Victoria Peak, also known locally as ‘The Peak’ in Hong Kong, is constantly rated as the number one attraction in Hong Kong – famous for it’s incredible views over Hong Kong Island and across Victoria Harbour, Kowloon and Lamma Island.
It was early in the 19th century that the European residents of Hong Kong began looking for an escape from the tropical climates of Hong Kong – settling on the Peak for it’s cooler climates and incredible views. They originally made the steep journey up the Victoria Peak slope by sedan chairs, before the Peak Tram funicular opened in 1888. Today a trip up to the peak in the tram is just as famous as the views itself, so both were on our to do list whilst in Hong Kong!
Our trip up to the peak was somewhat last minute – as we’d had days of cloud and fog over the entire city, we decided to try and wait it out for a nice day. About halfway through our stay whilst exploring other viewpoints in the city, we noticed the cloud had largely disappeared and a bit of sun poking through. It was likely going to be our only opportunity to visit, so we decided to make our way to the peak around 3PM.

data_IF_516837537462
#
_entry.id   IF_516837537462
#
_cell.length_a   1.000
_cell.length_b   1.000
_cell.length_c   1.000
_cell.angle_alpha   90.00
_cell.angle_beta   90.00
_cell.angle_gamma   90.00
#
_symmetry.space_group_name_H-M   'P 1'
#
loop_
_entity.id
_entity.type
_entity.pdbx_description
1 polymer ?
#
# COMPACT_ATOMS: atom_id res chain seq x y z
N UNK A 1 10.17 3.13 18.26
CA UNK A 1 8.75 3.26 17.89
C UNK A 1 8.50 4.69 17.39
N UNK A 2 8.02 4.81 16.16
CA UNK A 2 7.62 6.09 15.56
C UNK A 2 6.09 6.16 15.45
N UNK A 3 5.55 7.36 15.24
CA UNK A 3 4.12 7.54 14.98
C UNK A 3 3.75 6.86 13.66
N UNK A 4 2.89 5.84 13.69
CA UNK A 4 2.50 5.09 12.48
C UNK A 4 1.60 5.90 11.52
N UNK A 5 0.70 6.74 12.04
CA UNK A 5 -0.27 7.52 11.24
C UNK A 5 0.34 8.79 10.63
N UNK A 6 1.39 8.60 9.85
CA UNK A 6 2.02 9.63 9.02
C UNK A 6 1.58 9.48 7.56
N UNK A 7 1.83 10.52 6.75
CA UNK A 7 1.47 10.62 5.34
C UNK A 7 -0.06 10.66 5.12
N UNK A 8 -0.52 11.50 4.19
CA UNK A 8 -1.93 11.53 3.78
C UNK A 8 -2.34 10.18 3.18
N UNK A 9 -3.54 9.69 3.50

We took Bus 15C from the Star Ferry Terminus (we’d been exploring the nearby IFC building) to the Peak Tram Terminus located on Garden Road. Whilst taking the tram up to the peak IS the quickest way to the top – the reality is that once you count in lining up, purchasing tickets and then waiting for a time, you could be waiting for up to an hour. The line for the tram snaked around the block, and whilst it moved reasonably quickly, by the time we were able to get on a tram we’d been waiting over half an hour.
Whilst the tram journey itself is meant to be a ‘most scenic’ journey – to be totally honest – we weren’t that impressed. As is typical with most transport ‘attractions’, there was lots of pushing and shoving by others to get on to the tram, so we ended up standing up for the trip. Standing up whilst ascending the peak at a nearly 45 degree angle wasn’t exactly easy! The tram hurtled through residential areas before stopping at the halfway mark for a quick ‘photo op’ of the city. Unless you had the seat closest to the window, you wouldn’t be able to see anything, let alone capture a photo as well. Whilst we had reached the top in just several minutes, we found the experience as a whole fairly overrated.